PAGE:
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Endocrinology. 1989 Nov;125(5):2701-9.

Differential effects of estradiol and 16 alpha-hydroxyestrone on pituitary and preoptic estrogen receptor regulation.

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1
Laboratories of Neurobiology, Rockefeller University, New York, New York 10021.

Abstract

16 alpha-Hydroxyestrone (16OHE1), an endogenous metabolite of estradiol (E2), binds to the estrogen receptor (ER) with low affinity, but is estrogenic in various bioassay systems. 16OHE1 binds covalently to the ER in vitro, exhibits prolonged estrogenic bioactivity in vivo, and has been implicated in several estrogen-dependent diseases. This study examined the effects of 13 days of continuous infusion of E2 or 16OHE1 on lordotic behavior, pituitary growth, and ER regulation in the cytosolic and nuclear fractions of the pituitary and preoptic area of both sexes. Finally, simultaneous pituitary nuclear exchange assays and enzyme immunoassays were performed to search for covalent 16OHE1-ER complexes in vivo. E2 induced lordosis and pituitary growth in both sexes, while 16OHE1 was only slightly less effective. While E2 treatment increased nuclear ER concentrations 2-fold vs. control values, it decreased both cytosolic and total (cytosolic plus nuclear) ER concentrations in pituitary and preoptic area by approximately 3-fold vs. control values in both sexes by exchange assay. In contrast, 16OHE1 did not decrease total pituitary ER concentrations and only minimally decreased total preoptic ER concentrations. Simultaneous exchange assay and immunoassay of pituitary nuclear extracts demonstrated proportionate increases in ER levels in female vs. male and in E2-treated vs. 16OHE1-treated rats. The ratios of (ER enzyme immunoassay divided by ER-exchange) for each rat were similar regardless of metabolite administration. The correlation of individual measurements implied that ER localized to the nuclear fraction by either E2 or 16OHE1 retained both exchangeability and immunoassayability to similar extents, but did not support the presence of 16OHE1-ER covalent complexes. The results of this study suggest that 16OHE1 has significant estrogenic bioactivity, as manifest by its effects on lordosis and pituitary growth, but, in contrast to E2, does not decrease pituitary ER concentrations and only minimally decreases preoptic ER concentrations. This property may be important in the proposed pathogenetic action of 16OHE1 in estrogen-dependent disease.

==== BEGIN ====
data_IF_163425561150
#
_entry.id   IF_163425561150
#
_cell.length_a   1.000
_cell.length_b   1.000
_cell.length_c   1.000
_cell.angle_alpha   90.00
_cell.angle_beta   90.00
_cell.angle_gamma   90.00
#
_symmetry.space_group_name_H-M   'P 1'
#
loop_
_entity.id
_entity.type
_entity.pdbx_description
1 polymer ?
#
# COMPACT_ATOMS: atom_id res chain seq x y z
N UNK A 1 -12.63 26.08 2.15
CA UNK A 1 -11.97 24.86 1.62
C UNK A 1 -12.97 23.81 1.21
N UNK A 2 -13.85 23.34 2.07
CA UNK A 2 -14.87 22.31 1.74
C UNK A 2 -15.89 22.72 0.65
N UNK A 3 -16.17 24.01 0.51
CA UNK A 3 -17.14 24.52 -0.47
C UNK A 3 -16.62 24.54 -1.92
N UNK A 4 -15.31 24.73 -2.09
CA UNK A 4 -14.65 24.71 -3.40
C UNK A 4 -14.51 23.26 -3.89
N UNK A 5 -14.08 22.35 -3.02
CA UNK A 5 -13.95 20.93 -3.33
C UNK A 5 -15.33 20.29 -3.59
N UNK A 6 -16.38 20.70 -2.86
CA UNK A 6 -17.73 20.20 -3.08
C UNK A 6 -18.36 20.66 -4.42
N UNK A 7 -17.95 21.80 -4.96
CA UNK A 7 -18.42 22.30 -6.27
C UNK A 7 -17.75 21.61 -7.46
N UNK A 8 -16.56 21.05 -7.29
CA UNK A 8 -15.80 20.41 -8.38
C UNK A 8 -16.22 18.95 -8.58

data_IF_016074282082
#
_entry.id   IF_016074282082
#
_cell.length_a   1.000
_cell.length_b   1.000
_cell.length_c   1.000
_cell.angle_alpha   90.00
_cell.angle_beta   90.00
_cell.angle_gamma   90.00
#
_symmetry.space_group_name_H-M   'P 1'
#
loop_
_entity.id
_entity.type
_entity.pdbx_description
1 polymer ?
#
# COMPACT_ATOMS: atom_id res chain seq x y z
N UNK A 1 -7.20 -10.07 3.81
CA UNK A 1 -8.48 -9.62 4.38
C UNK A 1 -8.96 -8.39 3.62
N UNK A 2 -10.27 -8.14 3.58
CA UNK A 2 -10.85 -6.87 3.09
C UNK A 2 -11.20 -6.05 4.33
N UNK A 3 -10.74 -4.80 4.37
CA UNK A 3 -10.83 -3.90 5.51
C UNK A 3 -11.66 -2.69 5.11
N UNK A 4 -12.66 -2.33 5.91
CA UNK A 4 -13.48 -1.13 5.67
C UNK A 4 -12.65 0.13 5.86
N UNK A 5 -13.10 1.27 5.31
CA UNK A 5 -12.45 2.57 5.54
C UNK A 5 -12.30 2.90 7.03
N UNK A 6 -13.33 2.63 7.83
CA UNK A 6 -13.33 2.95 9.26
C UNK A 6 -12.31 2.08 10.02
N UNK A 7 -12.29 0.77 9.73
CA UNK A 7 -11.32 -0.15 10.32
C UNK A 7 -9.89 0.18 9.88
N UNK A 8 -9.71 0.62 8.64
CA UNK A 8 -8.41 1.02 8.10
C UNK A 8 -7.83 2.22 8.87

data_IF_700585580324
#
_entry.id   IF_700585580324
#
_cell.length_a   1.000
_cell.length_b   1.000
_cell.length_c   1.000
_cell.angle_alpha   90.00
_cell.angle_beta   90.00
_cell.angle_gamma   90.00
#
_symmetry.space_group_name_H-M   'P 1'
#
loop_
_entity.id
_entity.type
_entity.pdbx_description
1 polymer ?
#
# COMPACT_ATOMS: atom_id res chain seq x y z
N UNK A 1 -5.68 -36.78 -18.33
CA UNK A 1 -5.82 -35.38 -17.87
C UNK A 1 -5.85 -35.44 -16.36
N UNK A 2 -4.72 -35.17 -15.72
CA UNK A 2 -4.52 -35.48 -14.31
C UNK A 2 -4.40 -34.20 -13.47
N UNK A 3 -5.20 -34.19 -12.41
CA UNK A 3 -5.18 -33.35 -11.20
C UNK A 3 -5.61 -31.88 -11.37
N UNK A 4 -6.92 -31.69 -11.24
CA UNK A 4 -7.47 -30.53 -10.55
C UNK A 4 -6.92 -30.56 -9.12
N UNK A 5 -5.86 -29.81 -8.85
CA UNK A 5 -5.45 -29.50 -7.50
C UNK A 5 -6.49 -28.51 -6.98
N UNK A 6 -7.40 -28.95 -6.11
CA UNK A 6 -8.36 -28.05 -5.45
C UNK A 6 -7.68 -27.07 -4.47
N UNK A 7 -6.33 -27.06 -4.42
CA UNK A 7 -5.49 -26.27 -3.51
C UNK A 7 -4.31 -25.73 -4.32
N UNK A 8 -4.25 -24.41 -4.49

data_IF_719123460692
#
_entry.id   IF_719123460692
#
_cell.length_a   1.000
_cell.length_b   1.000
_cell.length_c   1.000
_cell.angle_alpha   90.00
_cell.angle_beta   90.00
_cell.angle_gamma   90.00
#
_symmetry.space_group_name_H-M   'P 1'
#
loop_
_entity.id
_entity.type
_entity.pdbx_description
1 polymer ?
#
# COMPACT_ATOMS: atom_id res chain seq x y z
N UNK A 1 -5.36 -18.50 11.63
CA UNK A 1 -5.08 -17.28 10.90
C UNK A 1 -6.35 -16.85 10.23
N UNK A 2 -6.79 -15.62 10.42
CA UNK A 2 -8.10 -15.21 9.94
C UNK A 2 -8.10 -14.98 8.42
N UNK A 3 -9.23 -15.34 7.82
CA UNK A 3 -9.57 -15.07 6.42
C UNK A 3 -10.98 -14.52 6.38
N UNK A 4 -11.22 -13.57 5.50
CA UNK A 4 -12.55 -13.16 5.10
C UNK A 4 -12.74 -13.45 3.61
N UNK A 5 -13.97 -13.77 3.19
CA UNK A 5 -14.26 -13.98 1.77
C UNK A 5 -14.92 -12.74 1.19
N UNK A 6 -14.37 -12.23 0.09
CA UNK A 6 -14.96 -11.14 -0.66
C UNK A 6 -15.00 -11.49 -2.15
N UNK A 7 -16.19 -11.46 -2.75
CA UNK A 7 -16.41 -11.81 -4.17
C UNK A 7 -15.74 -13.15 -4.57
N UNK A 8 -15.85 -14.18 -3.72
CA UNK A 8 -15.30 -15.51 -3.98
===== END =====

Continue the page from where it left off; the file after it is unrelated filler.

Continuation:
PMID:
2792004
DOI:
10.1210/endo-125-5-2701
[Indexed for MEDLINE]
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